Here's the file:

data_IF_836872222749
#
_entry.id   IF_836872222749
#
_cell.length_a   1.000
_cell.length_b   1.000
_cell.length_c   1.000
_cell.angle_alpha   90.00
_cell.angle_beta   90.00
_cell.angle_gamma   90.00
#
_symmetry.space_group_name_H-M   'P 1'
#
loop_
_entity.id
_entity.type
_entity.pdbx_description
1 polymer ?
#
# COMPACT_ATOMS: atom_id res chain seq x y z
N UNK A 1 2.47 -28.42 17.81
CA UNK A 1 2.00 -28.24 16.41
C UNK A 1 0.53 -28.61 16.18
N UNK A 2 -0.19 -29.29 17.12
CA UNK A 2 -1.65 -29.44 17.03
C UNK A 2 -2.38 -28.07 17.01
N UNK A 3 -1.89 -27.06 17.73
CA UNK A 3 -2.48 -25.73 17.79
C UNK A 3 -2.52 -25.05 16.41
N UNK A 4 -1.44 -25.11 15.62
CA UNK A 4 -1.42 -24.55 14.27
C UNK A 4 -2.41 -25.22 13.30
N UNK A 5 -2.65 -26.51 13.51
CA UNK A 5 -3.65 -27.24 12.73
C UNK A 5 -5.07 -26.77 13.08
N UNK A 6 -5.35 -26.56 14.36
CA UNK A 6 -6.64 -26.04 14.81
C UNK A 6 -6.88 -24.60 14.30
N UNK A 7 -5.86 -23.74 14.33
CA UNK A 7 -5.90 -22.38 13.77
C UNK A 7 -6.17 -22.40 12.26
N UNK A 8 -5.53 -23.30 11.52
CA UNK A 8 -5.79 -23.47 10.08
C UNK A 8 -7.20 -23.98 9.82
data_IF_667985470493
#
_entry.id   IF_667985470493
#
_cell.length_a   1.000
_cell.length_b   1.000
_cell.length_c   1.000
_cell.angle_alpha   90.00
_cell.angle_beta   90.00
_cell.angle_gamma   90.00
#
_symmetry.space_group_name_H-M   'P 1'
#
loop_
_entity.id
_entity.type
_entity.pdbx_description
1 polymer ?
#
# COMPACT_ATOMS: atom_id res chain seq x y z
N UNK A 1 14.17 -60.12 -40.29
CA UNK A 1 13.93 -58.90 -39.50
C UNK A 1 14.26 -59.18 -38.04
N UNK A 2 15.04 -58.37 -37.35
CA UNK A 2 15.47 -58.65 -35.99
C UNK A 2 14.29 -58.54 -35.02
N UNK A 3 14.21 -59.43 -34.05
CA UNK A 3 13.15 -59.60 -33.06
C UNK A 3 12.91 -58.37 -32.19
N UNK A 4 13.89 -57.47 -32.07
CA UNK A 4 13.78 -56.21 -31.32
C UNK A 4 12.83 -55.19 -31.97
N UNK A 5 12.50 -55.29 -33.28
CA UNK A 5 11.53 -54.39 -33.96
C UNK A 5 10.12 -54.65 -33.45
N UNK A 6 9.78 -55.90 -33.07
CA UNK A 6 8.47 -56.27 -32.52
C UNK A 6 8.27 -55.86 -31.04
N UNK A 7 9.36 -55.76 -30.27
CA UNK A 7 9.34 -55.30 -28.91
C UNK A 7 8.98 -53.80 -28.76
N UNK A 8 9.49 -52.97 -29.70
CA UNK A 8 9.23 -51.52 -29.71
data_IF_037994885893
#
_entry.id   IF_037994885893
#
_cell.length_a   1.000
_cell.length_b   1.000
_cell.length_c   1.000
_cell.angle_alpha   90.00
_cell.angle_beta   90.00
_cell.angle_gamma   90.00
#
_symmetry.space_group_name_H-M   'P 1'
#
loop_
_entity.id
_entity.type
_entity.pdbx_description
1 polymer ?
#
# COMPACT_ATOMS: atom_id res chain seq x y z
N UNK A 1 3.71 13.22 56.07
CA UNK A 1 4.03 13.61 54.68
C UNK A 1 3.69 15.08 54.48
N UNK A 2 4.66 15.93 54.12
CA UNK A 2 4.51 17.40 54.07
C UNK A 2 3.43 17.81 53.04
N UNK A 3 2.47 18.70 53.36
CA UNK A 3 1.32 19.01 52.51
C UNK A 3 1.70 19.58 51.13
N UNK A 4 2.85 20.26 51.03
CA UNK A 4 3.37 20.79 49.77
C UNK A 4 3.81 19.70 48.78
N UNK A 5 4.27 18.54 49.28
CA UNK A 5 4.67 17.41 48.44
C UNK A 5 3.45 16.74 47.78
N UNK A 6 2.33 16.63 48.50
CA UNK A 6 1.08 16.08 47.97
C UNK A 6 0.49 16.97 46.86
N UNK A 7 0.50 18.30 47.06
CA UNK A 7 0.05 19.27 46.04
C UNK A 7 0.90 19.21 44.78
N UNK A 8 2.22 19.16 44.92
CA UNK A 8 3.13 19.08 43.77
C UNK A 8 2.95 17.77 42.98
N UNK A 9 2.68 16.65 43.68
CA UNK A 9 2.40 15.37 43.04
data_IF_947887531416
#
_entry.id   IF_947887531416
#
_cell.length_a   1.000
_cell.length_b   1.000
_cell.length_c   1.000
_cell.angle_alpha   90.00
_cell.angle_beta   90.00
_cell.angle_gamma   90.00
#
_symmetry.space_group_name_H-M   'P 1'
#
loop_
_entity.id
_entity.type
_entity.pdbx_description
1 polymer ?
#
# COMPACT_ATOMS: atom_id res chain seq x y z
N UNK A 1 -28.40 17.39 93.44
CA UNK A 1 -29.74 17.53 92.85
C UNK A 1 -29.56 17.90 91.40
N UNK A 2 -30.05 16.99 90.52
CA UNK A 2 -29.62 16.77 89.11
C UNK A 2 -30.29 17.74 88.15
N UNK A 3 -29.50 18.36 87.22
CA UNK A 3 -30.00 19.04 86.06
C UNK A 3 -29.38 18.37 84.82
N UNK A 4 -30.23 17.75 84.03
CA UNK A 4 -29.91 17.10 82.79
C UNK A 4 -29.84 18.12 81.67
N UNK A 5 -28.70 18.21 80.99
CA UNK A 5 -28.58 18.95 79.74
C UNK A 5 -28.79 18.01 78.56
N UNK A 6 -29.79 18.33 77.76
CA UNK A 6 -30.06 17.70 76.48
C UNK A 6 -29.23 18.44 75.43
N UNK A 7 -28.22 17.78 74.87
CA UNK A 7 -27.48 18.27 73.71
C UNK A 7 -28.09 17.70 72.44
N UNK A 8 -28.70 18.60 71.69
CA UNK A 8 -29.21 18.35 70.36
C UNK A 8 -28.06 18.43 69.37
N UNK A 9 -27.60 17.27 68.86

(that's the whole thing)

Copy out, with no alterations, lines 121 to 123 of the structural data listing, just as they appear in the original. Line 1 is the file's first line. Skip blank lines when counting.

CA UNK A 5 4.67 17.41 48.44
C UNK A 5 3.45 16.74 47.78
N UNK A 6 2.33 16.63 48.50